The purpose of Article 967 of the act is to ensure that key persons in a company conduct their duties fairly. It can be invoked only where there is a "wrongful" request, but Article 197 of the code has no such requirement. Article 967 of the act also limits the object of bribery to "proprietary benefits", whereas the relevant provision of the code is broader and covers any benefit which provides an advantage.
Bribery in relation to exercise of shareholder's rights
A shareholder may also be liable for bribery. Under Article 968(1) of the act, criminal liability attaches to a person who, in response to a wrongful request, solicits, accepts or agrees to accept proprietary benefits in relation to matters including:
·the issuance of statements of opinion;
·the exercise of voting rights at a shareholders' meeting; and
·the exercise of rights to require directors to call a shareholders' meeting.
A person who has given, offered or promised to provide benefits to such shareholders is criminally liable under Article 968(2). Article 968 is intended to ensure fair discussion and resolutions at shareholders' meetings in order to protect the rights of stock companies and to prevent such rights from being infringed.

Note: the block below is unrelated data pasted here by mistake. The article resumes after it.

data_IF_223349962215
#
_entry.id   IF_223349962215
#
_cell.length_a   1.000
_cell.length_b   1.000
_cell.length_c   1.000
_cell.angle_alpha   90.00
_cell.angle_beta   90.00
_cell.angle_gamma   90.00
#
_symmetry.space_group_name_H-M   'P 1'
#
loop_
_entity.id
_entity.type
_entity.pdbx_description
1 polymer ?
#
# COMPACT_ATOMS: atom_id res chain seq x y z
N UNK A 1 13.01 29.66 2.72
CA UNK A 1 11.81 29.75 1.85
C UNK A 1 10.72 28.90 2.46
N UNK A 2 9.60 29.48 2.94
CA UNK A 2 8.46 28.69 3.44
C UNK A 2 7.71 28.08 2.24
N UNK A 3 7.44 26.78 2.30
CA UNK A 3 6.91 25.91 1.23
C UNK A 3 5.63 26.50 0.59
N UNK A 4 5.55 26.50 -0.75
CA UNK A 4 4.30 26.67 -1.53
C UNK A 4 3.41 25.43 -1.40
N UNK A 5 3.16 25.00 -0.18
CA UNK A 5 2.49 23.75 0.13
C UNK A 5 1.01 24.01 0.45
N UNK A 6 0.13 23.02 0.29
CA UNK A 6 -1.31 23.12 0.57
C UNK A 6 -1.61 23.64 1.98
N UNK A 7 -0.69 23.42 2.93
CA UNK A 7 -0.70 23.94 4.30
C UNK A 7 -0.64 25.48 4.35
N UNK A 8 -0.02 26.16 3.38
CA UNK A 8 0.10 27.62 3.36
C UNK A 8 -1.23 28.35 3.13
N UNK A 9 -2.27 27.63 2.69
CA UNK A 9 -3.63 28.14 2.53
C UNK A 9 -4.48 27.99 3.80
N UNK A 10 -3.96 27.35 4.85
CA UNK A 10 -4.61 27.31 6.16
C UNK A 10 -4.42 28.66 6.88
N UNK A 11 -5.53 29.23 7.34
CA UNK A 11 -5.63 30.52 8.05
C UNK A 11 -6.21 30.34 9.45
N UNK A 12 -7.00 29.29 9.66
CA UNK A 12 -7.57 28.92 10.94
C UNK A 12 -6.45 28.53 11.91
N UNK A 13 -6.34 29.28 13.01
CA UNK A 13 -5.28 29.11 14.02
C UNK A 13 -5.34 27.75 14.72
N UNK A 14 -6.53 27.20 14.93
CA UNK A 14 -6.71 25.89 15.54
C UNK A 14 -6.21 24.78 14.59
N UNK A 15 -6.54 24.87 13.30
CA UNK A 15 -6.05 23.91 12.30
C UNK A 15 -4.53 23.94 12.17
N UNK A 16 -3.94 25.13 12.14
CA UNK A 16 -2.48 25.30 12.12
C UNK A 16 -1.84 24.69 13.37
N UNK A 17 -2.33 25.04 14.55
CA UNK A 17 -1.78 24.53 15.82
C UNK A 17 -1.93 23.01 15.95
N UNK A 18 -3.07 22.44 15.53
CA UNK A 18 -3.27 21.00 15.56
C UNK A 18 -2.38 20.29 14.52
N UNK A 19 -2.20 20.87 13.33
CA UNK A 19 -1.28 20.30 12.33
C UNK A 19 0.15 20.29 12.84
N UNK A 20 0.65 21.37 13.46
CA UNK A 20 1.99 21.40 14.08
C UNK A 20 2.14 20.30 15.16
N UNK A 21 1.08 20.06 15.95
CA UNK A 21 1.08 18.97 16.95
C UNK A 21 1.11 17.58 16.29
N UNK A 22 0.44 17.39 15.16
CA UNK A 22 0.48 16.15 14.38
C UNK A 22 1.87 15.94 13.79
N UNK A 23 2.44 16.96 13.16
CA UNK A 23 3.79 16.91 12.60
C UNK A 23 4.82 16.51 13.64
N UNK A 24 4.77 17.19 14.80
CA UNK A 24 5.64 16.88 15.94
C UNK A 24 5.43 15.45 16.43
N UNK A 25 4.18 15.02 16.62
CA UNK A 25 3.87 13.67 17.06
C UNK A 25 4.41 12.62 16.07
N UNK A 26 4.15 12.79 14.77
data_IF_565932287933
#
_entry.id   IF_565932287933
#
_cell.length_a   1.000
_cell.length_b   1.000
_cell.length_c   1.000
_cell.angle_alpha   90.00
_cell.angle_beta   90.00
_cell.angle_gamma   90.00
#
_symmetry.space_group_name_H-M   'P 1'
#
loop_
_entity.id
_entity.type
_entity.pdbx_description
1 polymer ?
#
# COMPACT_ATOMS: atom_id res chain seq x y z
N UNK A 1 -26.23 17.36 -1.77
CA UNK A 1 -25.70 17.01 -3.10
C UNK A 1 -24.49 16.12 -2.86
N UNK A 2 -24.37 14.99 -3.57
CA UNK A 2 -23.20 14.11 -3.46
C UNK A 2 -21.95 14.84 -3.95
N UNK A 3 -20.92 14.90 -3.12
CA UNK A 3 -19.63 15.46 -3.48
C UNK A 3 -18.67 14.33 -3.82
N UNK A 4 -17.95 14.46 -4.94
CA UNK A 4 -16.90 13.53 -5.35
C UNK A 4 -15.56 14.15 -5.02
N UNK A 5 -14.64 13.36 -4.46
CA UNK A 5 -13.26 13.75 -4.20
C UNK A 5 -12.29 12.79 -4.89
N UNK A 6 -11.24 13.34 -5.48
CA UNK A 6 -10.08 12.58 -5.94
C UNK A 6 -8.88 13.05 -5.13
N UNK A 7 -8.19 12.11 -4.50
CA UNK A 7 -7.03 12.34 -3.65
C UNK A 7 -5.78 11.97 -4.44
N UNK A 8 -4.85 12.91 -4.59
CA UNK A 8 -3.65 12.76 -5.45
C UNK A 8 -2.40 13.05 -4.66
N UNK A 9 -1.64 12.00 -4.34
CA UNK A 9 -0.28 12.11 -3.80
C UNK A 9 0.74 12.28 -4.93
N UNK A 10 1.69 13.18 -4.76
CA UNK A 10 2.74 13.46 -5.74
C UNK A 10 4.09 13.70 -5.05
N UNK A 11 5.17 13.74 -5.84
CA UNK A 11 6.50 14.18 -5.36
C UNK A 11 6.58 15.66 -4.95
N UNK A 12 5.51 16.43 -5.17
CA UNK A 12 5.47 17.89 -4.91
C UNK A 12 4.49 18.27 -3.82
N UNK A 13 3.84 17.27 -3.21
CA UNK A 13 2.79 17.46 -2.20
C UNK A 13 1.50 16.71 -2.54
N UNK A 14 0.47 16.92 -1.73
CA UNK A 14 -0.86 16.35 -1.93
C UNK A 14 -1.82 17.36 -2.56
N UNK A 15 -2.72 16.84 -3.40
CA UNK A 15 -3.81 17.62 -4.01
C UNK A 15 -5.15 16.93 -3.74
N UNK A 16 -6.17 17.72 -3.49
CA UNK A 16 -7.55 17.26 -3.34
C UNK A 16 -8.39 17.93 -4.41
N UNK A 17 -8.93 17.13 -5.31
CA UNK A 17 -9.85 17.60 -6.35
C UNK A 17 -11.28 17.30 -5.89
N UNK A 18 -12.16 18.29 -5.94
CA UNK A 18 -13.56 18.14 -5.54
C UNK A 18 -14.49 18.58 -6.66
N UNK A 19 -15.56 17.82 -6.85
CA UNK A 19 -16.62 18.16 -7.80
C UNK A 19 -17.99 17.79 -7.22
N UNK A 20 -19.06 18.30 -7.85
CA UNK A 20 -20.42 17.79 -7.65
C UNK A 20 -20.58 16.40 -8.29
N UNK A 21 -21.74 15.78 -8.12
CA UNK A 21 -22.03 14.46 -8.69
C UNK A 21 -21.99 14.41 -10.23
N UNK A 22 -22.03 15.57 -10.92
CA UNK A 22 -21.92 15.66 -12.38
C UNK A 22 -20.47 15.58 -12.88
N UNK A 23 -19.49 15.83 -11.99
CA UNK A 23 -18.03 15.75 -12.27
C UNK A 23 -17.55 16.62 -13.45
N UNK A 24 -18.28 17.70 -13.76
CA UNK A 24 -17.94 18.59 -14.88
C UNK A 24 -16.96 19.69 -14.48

Prohibition under Financial Instruments and Exchange Act
Like the Companies Act, the Financial Instruments and Exchange Act prohibits bribery. Article 203(1) states that an officer or official of a certain category of registered financial institution (among other things) is criminally liable if he or she accepts, requests or promises bribes in relation to his or her duties. A person who provides, requests or promises bribes is criminally liable under Article 203(3).
Liability for crimes outside Japan
Although the prohibition of bribery under Article 197 of the code extends to public officials who have committed bribery outside Japan,(4) Article 198 regulates only domestic acts. Pursuant to the interpretation of the code, a person is punishable if he or she has promised a bribe or conspired with someone to provide bribes in Japan, even if the act of offering the bribe is performed outside Japan.
Moreover, the crimes of acceptance and provision of bribes under Articles 967 and 968 of the Companies Act are punishable irrespective of whether such acts are performed in Japan or elsewhere, pursuant to Article 971. Article 203(2) of the Financial Instruments and Exchange Act sets out a similar provision, as do the special laws on the Japan Railway Company, Japan Tobacco Inc and the Bank of Japan.
An analysis of anti-bribery laws in Japan and an assessment of potential liability requires consideration of the Penal Code and the stipulations on deemed public officials under specific laws (including the special laws mentioned above), as well as the relevant provisions of the Companies Act.
Endnotes (1) Article 16 of the Act on the Japan Railway Company and Japan Freight Railway Company and Article 14 of the Act on Japan Tobacco Inc. (2) Article 30 of the Bank of Japan Act. (3) Article 21 of the Nippon Telegraph and Telephone Corporation Act, Article 17 of the Act on the Japan Railway Company and Japan Freight Railway Company, Article 15 of the Act on Japan Tobacco Inc and Article 30 of the Bank of Japan Act. (4) Article 4(3) of the code.